The atmosphere here was very artistic and earthy. Everything was made from wood, palm fronds, and colorful accents. They didn’t go too out of the way to make it look beautiful because the place as it is, is AH-MAY-ZING. You really did feel like you were a part of the land here as everything looked like the could have made it from materials found in the area!

Tribal Gathering Lineup/Music/Artists

So, this is not quite the festival people come to for the lineup. Or, maybe they do come for the psytrance lineup but I wouldn’t know that 😛 That’s not to say that the lineup isn’t fantastic and talented, but the artists here aren’t known for being world famous.
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First 12 Days Lineup

Again, the first 12 days have only one stage, the Global Stage. A lot of attendees knew personally a lot of the DJ’s, but I really didn’t know anyone going in. This actually lead me more to appreciate the music that was playing rather than the name who was playing it. There was EVERYTHING at the Global Stage, from bass to techno to live rock bands to tribal music to glitch. I liked some music and didn’t like others, but it was so easy just to go chill at the beach or have a swim when you wanted to.

Last 5 Days – 2 Stages

They spent the entire first part of the festival working tirelessly to construct the Lotus Stage, which came alive for the last 5 days. This stage was in the middle of a grassy palm tree area directly on the beach, with an amazing breeze consistently flowing from the ocean. This stage played pretty much only psytrance. Some people I met knew some people on the lineup, but I really don’t understand how any psytrance sounds different than any other psytrance. Feel free to correct me if I am wrong 😛
I have never really gotten into psytrance before this festival, but I must admit that when I committed myself to it, I did have a LOT of fun dancing to it. After attempting to enjoy myself I learned that you just have to get literally into a state of psytrance, and strange experimental dance moves will come out and you will actually find yourself having a lot of fun! I danced to it for hours a few nights and was quite impressed with myself 🙂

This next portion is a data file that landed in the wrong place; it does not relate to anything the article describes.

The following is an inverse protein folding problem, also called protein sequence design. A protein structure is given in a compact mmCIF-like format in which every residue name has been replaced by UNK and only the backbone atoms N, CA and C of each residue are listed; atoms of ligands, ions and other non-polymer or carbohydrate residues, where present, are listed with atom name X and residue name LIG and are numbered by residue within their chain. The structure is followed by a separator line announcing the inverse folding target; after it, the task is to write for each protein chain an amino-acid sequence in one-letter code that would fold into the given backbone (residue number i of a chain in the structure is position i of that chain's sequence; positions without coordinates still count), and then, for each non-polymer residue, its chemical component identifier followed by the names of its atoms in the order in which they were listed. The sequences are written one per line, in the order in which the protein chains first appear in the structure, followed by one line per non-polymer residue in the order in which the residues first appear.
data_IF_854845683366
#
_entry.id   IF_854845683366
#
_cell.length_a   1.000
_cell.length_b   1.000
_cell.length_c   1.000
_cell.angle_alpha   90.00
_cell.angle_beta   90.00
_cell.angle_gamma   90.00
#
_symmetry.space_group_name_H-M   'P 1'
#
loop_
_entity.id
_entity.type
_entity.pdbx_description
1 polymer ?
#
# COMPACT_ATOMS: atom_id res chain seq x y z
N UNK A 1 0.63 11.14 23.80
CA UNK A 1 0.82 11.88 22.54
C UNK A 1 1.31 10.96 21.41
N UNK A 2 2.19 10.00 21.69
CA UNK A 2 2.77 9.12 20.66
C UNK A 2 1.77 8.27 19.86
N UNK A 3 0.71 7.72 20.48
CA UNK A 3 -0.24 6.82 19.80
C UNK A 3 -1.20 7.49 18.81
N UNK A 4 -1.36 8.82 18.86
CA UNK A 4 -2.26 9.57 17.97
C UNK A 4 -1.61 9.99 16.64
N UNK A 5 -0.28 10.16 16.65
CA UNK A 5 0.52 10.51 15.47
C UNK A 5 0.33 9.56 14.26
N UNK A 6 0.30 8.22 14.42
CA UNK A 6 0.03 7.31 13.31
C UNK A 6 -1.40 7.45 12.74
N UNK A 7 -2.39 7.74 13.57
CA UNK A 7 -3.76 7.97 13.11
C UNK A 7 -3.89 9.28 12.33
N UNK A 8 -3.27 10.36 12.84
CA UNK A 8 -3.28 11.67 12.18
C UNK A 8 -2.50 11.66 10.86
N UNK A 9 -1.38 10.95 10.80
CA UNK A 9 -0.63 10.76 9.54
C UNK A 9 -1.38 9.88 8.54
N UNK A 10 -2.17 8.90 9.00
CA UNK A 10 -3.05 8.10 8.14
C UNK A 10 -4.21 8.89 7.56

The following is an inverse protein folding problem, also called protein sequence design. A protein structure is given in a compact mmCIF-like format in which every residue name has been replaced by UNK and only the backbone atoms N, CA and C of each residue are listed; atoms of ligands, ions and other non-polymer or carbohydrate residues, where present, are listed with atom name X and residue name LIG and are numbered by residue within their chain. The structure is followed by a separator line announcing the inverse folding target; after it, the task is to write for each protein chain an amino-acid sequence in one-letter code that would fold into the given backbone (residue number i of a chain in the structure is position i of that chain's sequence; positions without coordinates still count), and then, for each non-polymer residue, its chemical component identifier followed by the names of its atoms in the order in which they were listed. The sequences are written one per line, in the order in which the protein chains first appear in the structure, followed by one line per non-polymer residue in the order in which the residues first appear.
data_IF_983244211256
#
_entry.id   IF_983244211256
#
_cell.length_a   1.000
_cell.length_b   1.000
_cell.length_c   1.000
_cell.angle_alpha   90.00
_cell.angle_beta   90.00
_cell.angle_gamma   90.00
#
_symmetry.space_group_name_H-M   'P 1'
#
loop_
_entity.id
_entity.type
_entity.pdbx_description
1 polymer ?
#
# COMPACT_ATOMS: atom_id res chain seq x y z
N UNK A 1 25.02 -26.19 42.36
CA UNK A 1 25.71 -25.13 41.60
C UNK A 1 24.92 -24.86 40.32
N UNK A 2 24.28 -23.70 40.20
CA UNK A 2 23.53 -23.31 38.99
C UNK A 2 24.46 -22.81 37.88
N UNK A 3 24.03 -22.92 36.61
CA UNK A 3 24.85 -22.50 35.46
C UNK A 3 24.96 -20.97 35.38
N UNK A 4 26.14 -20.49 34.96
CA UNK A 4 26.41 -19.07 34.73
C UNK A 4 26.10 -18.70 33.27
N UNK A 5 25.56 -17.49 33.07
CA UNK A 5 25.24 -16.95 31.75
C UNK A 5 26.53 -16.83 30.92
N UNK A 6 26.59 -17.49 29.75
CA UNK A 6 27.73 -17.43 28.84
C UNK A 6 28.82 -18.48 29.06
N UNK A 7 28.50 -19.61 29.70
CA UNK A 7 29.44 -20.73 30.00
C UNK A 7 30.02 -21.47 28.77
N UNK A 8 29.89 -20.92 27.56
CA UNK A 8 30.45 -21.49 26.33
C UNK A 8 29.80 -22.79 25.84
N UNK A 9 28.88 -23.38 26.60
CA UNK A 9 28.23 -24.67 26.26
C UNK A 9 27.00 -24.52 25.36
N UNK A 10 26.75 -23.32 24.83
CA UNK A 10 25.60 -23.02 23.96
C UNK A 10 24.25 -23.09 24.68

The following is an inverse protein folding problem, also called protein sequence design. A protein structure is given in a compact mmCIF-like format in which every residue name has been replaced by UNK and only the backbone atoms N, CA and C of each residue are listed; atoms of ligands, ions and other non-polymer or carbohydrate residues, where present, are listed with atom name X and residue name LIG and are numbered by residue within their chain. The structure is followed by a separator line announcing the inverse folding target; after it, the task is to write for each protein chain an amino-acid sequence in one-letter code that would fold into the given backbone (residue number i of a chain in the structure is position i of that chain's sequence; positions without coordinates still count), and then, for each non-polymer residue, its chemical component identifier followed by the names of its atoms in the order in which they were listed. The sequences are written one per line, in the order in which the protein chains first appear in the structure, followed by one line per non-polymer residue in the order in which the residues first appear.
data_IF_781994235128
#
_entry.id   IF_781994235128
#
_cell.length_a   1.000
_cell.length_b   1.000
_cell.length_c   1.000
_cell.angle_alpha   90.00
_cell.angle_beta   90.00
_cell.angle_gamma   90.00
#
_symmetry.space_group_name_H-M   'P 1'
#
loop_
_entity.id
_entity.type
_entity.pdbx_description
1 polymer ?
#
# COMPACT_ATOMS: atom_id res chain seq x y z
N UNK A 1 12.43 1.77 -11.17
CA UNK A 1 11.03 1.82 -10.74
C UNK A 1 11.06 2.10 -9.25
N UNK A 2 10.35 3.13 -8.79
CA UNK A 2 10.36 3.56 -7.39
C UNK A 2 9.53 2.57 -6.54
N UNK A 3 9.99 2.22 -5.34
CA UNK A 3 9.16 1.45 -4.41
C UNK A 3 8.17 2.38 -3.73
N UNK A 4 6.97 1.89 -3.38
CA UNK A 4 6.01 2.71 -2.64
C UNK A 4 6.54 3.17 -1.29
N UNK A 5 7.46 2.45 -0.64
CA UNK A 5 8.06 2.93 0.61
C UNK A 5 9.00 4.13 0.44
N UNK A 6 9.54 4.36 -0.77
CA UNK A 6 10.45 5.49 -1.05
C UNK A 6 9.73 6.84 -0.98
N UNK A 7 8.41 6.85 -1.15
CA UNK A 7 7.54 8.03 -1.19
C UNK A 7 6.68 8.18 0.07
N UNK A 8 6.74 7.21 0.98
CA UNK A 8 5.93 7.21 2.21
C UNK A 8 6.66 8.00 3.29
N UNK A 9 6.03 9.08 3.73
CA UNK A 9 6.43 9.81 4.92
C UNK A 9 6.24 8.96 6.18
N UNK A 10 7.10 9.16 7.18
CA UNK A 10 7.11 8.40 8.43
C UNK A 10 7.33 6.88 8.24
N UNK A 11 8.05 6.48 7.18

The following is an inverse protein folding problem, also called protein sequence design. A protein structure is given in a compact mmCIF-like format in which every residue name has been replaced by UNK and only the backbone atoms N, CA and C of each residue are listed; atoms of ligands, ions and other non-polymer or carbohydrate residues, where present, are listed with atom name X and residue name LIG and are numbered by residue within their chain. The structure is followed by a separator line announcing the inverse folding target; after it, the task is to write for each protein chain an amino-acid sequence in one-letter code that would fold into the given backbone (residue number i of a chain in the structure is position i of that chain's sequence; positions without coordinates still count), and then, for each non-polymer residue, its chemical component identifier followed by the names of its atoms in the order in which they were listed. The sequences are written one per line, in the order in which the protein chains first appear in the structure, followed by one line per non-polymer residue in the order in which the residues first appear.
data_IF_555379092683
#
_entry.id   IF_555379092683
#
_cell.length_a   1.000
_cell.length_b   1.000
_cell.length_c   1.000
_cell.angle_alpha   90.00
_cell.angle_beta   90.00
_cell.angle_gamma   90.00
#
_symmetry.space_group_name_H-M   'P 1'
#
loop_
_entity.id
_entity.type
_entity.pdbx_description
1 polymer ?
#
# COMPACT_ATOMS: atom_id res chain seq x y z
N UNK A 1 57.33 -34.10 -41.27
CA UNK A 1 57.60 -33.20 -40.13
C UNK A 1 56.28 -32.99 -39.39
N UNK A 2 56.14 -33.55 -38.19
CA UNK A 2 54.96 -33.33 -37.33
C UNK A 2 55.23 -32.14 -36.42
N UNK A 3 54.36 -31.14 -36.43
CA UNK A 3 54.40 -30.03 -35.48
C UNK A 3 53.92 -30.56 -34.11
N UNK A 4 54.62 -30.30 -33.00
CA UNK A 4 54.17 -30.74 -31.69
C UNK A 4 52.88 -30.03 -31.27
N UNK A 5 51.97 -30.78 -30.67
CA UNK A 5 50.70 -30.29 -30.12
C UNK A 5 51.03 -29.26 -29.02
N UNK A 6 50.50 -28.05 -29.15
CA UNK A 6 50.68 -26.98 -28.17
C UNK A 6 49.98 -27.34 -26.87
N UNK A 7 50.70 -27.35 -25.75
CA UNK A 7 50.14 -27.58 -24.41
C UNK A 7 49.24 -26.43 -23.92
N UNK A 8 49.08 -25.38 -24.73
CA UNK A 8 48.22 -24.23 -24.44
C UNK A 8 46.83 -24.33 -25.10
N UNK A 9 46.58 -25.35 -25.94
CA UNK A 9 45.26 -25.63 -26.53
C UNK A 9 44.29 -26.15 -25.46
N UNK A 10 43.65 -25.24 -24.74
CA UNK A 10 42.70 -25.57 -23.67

On the last night, a DJ called Grouch played what I think was the absolute best set of the weekend. He incorporated live drum and a ‘jaw harp.‘ Seriously Google that, I had never known it existed before it was being played live in front of me during an awesome techno set and my mind exploded into a million pieces.
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Tribal Gathering Camping

Everyone camps at Tribal Gathering. Even all the staff. There’s no other option – it’s not like there are any 5 star hotels at a place you can only get to via unmarked dirt road. In this way, the camping amenities were the festival amenities! You can really camp anywhere. Once you get past the small central part of the festival, you get to the camping area which ranges to beachfront to a bit farther back in the jungle. Some people wanted to be by the waves, and others preferred shade. If you can find both, all the more power to you!
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Tribal Gathering Camping Amenities – Bathrooms, Showers, etc

There were actually pretty nice wooden drop toilet bathroom stalls at each end of the venue. These were cleaned very regularly and honestly weren’t that gross at all. People also wrote lovely little notes and quotes on the walls which were fun to read while doing your business 😉
There is one filtered water station near the Hub which was not inconvenient to walk to whenever you needed water.
The showers are free and consist of about 8 tiny bamboo stalls equipped with a watering can that you could fill at a tap. Not kidding. 😛 They were fine when you actually needed to wash your hair/face every few days but on all other occasions the sea and the creek sufficed just fine!
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Transportation/Hotels/Parking – Getting To Tribal Gathering

To get to Tribal Gathering you either have to take a shuttle from the Airport (Panama Tocumen) for $50, take about 3 public busses, or take a taxi/uber. The shuttle is pretty foolproof but is more expensive than other options.
If you wanted to take public busses from Panama city, I believe you would have to take one to Sabanitas, then one to Portobelo, then one to Playa Chiquita. Or something like that. Maybe it would cost like $20 but I actually don’t really know.